Fermented foods: good for the gut, bad for cancer



Fermentation is a chemical process that keeps foods from spoiling, but it has other benefits, especially when we are fighting or recovering from illness. Fermentation produces bacteria called probiotics that are good for the gut, boost our immune system, and help free up more nutrients to be digested and used by our bodies. And if you love grains, know fermentation reduces their gluten and lectins—the not-so-healthy stuff in them.


Research shows probiotics influence hundreds of our genes, helping them express in a way that fights disease

For instance, they help curb a protein that causes cancer-promoting inflammation, according to alternative physician Dr. Joseph Mercola. 

Unfortunately, you won’t find many fermented foods in most grocery stores, especially in the United States. But here are some good ones still on the shelves, they are most commonly found in health foods stores and in some Indian and Asian grocery shops.


Good fermented foods

Dietician Gale Maleskey recommends sourdough bread; pickled vegetables like German sauerkraut, natto (Japanese soybeans), kimchi (Korean dish with cabbage, other vegetables and spices), and tempeh (Indonesian dish derived from fermented soybeans.) There’s dark chocolate, aged cheeses, pickled and cured olives, and yogurt (full-fat Greek yogurt or strain your own to cut out the sugars).

You’ll get added benefits with some of these foods. Sourdough bread is a classic example: it has a lower glycemic index than other breads, helping reduce insulin spikes, which gives sugar-loving tumors less to feed off of, and boosts immune strength.

Organic yogurt has healthy protein and carbs, associated with better immunity and reduced risk for colon cancer. And with dairy in general, fermentation breaks down milk sugar lactose, helping with insulin levels and digestion. 


“Just don’t overdo it because the saturated fats in dairy can cause inflammation, which is not good for cancer,” she says, adding to avoid milk that is mass manufactured because it’s injected with hormones and antibiotics.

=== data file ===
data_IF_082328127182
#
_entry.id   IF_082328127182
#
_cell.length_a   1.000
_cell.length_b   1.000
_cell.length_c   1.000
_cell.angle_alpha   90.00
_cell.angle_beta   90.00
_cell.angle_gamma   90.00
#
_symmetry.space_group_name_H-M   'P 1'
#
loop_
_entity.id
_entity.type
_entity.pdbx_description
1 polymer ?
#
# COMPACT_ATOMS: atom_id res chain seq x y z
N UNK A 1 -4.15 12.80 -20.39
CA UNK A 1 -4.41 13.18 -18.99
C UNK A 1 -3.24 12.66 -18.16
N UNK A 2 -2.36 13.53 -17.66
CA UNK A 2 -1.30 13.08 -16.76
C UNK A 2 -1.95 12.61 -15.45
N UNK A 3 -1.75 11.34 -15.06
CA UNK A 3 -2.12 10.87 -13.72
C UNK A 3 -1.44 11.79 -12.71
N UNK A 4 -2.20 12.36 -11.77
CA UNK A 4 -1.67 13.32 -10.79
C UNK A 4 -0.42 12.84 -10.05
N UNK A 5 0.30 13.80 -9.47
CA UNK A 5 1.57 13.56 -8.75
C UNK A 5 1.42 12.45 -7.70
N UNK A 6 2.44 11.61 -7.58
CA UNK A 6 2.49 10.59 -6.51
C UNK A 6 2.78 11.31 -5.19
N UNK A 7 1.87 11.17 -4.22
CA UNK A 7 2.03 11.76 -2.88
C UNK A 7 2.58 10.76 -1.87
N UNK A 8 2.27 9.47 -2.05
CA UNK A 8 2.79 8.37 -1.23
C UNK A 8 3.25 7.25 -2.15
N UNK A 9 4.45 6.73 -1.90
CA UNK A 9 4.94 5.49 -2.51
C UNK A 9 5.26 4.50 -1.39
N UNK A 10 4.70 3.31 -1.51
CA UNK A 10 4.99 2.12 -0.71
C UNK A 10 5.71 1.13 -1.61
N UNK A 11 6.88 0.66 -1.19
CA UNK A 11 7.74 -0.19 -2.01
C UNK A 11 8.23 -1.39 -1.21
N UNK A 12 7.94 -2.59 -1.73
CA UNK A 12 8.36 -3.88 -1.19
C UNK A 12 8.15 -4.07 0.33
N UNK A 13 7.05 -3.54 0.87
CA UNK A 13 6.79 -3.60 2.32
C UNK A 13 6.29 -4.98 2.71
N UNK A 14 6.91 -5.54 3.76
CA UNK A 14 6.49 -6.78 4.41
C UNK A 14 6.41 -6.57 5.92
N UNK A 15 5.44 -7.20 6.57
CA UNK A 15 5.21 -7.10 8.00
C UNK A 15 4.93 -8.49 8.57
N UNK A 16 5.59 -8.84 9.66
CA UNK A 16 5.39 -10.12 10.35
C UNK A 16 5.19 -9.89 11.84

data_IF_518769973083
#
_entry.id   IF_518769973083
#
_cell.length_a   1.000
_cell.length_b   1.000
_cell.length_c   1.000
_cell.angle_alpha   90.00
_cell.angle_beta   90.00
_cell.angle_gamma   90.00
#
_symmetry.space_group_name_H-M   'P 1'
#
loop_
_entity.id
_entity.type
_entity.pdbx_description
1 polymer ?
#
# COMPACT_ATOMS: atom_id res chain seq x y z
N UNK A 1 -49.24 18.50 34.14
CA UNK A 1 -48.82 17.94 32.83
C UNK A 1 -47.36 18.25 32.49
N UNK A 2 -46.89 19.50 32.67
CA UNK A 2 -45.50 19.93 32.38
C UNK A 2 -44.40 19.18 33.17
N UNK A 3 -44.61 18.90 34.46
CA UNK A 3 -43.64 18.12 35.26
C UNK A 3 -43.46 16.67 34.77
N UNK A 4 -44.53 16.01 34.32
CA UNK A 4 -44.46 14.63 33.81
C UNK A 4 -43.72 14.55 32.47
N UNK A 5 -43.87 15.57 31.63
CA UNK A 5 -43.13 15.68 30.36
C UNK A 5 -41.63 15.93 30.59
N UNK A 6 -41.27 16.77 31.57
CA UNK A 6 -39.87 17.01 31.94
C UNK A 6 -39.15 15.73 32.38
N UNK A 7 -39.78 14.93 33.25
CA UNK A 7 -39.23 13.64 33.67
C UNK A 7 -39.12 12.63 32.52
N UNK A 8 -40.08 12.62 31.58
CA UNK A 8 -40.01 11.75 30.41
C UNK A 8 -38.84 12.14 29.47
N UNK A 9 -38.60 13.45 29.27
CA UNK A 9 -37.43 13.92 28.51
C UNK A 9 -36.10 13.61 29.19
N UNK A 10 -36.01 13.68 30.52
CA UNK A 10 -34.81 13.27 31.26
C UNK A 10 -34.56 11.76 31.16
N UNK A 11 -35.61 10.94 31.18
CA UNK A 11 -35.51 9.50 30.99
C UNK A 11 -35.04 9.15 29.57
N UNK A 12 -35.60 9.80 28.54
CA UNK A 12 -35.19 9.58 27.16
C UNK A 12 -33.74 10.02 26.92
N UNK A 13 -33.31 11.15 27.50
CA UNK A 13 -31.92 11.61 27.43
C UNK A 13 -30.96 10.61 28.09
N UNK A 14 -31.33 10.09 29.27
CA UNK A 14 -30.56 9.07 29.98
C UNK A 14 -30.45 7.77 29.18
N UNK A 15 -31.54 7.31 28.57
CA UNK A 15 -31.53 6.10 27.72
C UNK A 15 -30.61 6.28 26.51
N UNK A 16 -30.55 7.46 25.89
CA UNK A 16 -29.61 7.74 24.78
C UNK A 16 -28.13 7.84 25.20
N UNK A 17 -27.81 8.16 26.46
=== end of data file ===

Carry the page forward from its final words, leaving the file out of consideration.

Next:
Be sure you’re buying real fermented foods

Shop at organic food stores, Asian markets or major supermarkets that can tell you the food isn’t pasteurized or homogenized; these processes destroy health-promoting microorganisms. 

Some of these products are available online, through Berkeley Bowl in the US, Cold Storage in Singapore, or other on-line “stores” (e.g., Amazon.com sells raw, organic sauerkraut).


Know some fermented foods may be safer than others

“With some products, probiotics are added by food manufacturers (called seeding). Then there are probiotics from wild fermentation, where the food is left open to the air to take up microbes,” says Gale.

“Wild fermentation can result in spoiled food. I recommend someone with cancer sticks with the seeded foods to know exactly what’s in them, and to get their full benefits,” she says. 


More information:

Ideas for fermented dishes



Probiotics and cancer



Health benefits of probiotics



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3 Responses to “Fermented foods: good for the gut, bad for cancer”
  1. Idelle says:

    This is really good information, Rachel. I agree with Gale that it’s important to consume non-hormone treated dairy. One way to ensure that is to look for labels that read “not from rBST treated cows,” or purchase organic dairy products.

  2. Tami Boehmer says:

    Great article, Rachael! I really love that sourdough bread is on the list! Yum!

  3. I have some pickles in the fridge and am really hoping they fall into this category. And Greek yogurt? I had no idea! Thanks for this informative post.

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